I took a hammer to my recently "damaged beyond repair" iphone3G. No I am not crazy; it was permanently damaged in an "incident" and so my natural curiosity saw an opportunity. I really wanted to see what the guts of an iphone look like and to see if I could find the hard drive before it goes to recycling. iphones don't make the battery accessible (unlike all of my previous mobile devices) so I was curious to see how it was configured.
As the hammer began doing its work, I felt like I was in an alternative universe knowing that for 2+ years I panicked every time it hit the ground from more than knee-height. I gave it some pretty hard pops and surprisingly it held up for a good 3 or 4 shots. On roughly the 5th shot, the screen popped off. What I found was multi-layered hardware stacked on top of each other - no surprise really - so it could actually fit in the phone. The layers were:
1) touch screen: although the picture is awful (taken with a first generation iphone), its the black piece on the left. This screen actually lies underneath the outer screen that you touch with your finger under normal oreatoin. The outer screen was shattered into hundreds of glass pieces in the "incident" and was gone on impact.
2) SIM Card, circuitboards, camera, and small tethers to the back of the touch screen
3) battery (not shown -under the circuit). To get to the battery layer, I had to unscrew 6 tiny screws to lift the circuit boards.
Overall, I didn't find anything too shocking. I think the most interesting findings are
that the touch screen takes up at least half of the space in the phone and that it was somewhat resilient when I gave it a few shots. Maybe I can rest a little easier now with the next phone (hurry up Verizon) when the little guy in my house drops it on the floor every other second.
I was pleased today to see Search-Werks' client philosophy skin care and cosmetics featured on Oprah's Favorite Things today. Hope in a Jar was touted by Oprah as "hands down the best skin moisturizer she has ever used". I know my wife April really swears by it too after getting her hands on a few samples. Now lets get some of this content retweeted and backlinked! Congrats philosophy!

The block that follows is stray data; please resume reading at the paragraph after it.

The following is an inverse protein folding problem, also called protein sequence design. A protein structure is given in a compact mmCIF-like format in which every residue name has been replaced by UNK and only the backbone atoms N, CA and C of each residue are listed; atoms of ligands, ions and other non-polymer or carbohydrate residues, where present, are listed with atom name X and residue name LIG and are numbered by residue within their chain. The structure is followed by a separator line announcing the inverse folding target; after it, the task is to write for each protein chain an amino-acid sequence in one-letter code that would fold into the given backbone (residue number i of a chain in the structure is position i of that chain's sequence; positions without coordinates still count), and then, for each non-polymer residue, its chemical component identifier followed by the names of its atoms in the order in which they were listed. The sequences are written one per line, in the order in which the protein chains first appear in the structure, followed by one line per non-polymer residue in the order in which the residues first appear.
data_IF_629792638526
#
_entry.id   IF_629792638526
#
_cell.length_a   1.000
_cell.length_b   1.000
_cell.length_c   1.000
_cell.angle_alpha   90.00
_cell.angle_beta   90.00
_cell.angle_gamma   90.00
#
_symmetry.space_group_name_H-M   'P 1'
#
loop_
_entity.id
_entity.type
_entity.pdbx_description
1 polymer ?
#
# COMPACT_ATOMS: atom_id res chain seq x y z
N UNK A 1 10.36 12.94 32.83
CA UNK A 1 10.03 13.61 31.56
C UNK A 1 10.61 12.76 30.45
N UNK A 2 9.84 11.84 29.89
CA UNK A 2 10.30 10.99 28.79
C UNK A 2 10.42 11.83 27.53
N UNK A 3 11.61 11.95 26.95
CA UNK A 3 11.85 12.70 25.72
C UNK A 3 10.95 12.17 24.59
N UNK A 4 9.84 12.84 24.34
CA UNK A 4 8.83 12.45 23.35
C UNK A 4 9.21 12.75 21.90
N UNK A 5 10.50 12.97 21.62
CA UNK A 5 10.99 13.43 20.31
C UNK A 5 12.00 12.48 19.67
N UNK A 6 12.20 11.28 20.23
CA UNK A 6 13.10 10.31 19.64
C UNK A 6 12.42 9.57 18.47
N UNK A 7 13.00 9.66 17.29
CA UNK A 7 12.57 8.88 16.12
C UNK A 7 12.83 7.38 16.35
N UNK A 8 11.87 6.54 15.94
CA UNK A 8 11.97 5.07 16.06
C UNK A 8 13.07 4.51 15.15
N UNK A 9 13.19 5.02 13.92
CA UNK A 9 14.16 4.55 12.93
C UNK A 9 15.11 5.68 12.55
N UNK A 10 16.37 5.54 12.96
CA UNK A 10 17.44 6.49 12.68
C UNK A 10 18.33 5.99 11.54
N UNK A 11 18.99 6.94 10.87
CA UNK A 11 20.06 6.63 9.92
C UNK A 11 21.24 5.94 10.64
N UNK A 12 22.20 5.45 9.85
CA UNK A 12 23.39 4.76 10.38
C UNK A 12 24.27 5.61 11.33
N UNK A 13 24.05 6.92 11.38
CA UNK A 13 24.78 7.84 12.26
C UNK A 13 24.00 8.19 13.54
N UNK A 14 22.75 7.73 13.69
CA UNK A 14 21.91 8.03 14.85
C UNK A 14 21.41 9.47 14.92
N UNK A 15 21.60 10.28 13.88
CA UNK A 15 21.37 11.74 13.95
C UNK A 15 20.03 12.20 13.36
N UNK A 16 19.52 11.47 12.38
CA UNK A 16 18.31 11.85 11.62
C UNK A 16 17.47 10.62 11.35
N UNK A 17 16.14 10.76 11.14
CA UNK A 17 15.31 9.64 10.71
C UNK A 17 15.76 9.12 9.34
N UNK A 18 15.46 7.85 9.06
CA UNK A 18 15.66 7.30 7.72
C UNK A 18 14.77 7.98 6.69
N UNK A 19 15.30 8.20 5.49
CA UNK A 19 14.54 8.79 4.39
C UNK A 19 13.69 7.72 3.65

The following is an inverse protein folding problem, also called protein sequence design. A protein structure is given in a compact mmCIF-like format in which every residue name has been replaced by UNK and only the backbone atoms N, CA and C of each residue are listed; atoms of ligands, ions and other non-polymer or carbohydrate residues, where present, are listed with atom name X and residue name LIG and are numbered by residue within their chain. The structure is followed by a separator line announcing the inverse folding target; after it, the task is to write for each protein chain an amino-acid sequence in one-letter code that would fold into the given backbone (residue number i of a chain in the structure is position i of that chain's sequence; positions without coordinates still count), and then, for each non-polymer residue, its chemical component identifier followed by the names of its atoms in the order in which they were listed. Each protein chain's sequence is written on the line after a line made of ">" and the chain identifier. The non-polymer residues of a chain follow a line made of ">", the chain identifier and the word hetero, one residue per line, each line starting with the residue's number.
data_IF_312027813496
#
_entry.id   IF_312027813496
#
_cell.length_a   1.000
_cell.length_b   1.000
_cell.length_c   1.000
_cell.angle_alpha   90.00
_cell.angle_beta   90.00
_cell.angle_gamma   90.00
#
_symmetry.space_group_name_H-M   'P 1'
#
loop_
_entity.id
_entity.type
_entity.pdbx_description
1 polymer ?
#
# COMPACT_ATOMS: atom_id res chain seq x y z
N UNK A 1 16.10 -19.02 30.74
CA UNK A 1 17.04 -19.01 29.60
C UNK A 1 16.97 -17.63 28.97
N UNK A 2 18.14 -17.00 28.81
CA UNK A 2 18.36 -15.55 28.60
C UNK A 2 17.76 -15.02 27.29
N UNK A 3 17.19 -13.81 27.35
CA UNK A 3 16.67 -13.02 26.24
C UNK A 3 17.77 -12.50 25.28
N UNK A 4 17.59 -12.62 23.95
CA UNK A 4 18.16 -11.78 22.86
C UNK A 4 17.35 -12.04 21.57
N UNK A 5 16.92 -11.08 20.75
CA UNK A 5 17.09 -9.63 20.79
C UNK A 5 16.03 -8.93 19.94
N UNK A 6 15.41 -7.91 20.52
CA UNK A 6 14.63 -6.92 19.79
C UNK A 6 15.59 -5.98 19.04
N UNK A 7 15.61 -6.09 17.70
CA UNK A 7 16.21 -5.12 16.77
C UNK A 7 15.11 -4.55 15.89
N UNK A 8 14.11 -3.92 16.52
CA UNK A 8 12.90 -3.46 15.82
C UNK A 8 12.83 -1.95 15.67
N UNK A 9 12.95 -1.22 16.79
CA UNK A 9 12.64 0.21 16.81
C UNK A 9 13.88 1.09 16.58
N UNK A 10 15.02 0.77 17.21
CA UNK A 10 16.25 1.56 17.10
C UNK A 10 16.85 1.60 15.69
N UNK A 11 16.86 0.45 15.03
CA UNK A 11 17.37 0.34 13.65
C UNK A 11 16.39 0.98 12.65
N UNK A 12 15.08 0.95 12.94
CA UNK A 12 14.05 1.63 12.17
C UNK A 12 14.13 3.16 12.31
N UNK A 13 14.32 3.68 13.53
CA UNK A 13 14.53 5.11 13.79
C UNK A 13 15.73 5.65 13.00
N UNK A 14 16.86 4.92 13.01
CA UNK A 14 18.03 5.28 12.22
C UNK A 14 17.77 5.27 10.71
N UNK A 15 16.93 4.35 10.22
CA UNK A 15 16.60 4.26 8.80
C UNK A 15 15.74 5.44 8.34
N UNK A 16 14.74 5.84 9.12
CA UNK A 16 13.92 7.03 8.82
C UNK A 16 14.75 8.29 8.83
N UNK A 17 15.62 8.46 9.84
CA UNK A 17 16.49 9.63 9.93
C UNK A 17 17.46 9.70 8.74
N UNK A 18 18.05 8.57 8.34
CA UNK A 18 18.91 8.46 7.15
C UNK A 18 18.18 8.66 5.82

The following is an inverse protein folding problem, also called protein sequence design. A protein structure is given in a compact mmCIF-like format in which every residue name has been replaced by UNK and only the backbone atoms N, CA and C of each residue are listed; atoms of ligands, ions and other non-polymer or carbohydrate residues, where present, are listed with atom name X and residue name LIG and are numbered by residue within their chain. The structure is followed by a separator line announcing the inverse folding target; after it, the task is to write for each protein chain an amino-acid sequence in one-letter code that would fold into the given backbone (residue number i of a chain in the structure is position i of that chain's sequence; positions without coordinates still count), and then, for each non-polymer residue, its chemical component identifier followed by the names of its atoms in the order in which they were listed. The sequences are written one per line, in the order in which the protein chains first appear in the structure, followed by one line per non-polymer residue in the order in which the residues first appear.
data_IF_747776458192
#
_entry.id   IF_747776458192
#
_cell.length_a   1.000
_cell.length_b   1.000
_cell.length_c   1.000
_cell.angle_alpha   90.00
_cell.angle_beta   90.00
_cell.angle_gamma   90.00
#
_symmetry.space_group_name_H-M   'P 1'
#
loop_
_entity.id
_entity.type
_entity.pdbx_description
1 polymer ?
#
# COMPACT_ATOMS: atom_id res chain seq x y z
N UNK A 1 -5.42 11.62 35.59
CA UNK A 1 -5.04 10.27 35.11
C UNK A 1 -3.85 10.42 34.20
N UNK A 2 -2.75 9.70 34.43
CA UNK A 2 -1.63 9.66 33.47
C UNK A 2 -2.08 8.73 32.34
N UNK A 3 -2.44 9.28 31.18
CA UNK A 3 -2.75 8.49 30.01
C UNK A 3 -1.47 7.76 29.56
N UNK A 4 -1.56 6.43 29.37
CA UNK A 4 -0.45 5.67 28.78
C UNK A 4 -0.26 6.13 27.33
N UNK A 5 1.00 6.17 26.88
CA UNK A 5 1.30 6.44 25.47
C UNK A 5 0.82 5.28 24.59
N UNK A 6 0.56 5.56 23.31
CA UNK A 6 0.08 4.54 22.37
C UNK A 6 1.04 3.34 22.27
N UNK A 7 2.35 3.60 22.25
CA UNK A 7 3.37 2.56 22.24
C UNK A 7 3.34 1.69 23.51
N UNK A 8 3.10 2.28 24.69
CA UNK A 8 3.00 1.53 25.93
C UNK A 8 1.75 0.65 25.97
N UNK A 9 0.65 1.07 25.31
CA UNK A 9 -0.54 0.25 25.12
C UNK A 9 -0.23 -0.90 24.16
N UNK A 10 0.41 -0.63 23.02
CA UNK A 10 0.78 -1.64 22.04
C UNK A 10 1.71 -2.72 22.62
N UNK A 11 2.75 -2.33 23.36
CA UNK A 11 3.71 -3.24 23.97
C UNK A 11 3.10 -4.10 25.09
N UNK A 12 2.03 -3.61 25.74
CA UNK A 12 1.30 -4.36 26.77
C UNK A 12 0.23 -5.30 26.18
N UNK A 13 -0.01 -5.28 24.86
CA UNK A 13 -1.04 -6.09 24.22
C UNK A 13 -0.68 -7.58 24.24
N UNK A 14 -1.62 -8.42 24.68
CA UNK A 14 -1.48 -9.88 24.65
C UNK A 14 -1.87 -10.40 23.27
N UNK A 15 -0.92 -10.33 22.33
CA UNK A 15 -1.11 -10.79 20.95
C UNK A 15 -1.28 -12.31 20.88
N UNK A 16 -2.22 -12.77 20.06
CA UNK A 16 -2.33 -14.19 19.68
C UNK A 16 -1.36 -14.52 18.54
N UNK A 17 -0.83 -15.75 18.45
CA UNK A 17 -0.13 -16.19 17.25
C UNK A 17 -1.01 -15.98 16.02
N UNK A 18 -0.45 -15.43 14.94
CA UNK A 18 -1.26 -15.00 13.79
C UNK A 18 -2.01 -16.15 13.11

Although its a little off topic, I couldn't resist posting something that came up recently with a client partner of ours. Its a reminder that when something is free, you usually get what you pay for.
Inadvertantly during profile and account edits, the client's Google Analytics account was deleted. The client immediately posted on the Google Analytics help forum in obvious panic. Approximately 9 days after the panic request for help post, the client received this "helpful" response (I have to admit that it came infinitely faster than I expected).
We're able to restore deleted accounts immediately after they've been canceled but not after a few days. Therefore, we're unable to restore your account.
Thank you Google for the helpful response. Obviously I removed the Googler's name. No need to get in trouble. However, my advice to GA users out there...DON'T ACCIDENTALLY DELETE YOUR GA ACCOUNT (my humor) and if you do, don't expect Google to help.
Thankfully, the Googler didn't know that we had previously rescued the client's account from the garbage can through contacts we had. If not for that, the client would have lost several years of data.